Just enough time for a few more digs
Economy drives rhetoric in hectic race to the end
With the election in sight and the economy reeling, Barack Obama and John McCain fought yesterday over causes, cures, and the final votes that will make one of them president.
Racing from Florida to Virginia and Missouri, all traditionally Republican territory, Obama tied McCain to President Bush and said Americans are paying a steep price for the partnership.
McCain linked his rival to big oil companies and record profits as he rolled by bus through Ohio, which has voted with the winner in every presidential election for two decades.
Five days before the election, both campaigns invested heavily in turning out early voters.
Officials in North Carolina said roughly 30 percent of all registered voters had already cast ballots - about 1.7 million in all - and the Board of Elections ordered the state's 100 counties to keep longer voting hours.
Like the opinion polls, the early ballot count favored Obama. Officials in Iowa, Florida, Colorado, New Mexico, and Nevada as well as North Carolina said more Democrats than Republicans had cast ballots, in some cases by large margins.
In Sarasota, Fla., his first stop of the day, Obama tried to take advantage of the day's dismal business news, a government report that consumers cut back spending so sharply that the economy had shrunk at an annual rate of 0.3 percent in the third quarter. It was the economy's worst showing since the fall of 2001, when a recession in progress was compounded by the impact of the terrorist attacks of Sept. 11.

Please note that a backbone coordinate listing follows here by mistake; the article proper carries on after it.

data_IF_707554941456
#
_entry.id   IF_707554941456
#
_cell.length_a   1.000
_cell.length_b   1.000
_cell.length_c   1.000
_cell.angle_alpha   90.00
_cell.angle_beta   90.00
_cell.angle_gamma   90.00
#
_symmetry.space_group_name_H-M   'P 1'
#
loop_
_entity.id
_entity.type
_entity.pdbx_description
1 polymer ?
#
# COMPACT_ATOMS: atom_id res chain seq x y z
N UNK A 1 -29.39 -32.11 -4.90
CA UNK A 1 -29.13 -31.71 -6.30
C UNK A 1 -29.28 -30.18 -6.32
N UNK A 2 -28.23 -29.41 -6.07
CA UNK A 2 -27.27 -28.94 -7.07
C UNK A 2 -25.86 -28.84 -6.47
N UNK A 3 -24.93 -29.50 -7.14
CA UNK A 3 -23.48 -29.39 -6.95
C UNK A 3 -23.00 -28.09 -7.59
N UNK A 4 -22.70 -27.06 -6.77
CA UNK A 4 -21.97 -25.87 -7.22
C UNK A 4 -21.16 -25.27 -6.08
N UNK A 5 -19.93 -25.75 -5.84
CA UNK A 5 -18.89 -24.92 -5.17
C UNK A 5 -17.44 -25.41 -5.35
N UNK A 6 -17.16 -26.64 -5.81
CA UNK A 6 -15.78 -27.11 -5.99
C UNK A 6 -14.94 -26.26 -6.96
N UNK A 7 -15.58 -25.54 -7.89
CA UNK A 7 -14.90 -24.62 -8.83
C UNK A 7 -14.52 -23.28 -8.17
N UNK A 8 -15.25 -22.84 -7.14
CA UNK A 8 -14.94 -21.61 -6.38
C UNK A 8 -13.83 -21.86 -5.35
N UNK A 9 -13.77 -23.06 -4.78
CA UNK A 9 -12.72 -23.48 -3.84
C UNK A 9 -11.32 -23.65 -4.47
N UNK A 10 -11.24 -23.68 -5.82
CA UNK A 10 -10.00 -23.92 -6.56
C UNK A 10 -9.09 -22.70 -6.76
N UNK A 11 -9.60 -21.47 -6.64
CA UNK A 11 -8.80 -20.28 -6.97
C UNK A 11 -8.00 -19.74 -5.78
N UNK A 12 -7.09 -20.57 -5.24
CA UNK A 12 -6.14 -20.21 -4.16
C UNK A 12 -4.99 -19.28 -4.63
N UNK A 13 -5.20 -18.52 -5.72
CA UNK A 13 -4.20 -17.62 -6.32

"Folks have to watch every penny, tighten their belts," said Obama, contending that the downturn was the result of eight years of Republican economic policies.
"If you want to know where John McCain will drive this economy, just look in the rearview mirror. Because when it comes to our economic policies, John McCain has been right next to George Bush. He's been sitting there in the passenger seat, ready to take over, every step of the way," he added.
In an interview that aired last evening on NBC's "Nightly News with Brian Williams," Obama said the economic crisis will make the next president's job "a lot tougher." "We know that the next president is likely to inherit a significant recession. We don't know yet how long and how deep it is and what actions we take - over the next six to nine months could help determine how deep and how long," he added.
McCain's first stop of the day was in chilly Defiance, Ohio, where he did not dwell on the economic report, though his campaign issued a statement that Obama's proposals would deepen the downturn. Instead, he pointed to
"Senator Obama voted for billions in corporate giveaways to the oil companies," said McCain in an apparent reference to a 2005 energy bill that Bush pushed through Congress. "I voted against it," the Arizona Republican said.
The legislation included nearly $3 billion in tax breaks for the oil and natural gas industry including some - but not all - that would benefit the largest oil producers such as Exxon Mobil Corp.
It also had $11.4 billion in tax incentives for alternative energy and efficiency programs, cited by Obama as his reason for supporting the legislation.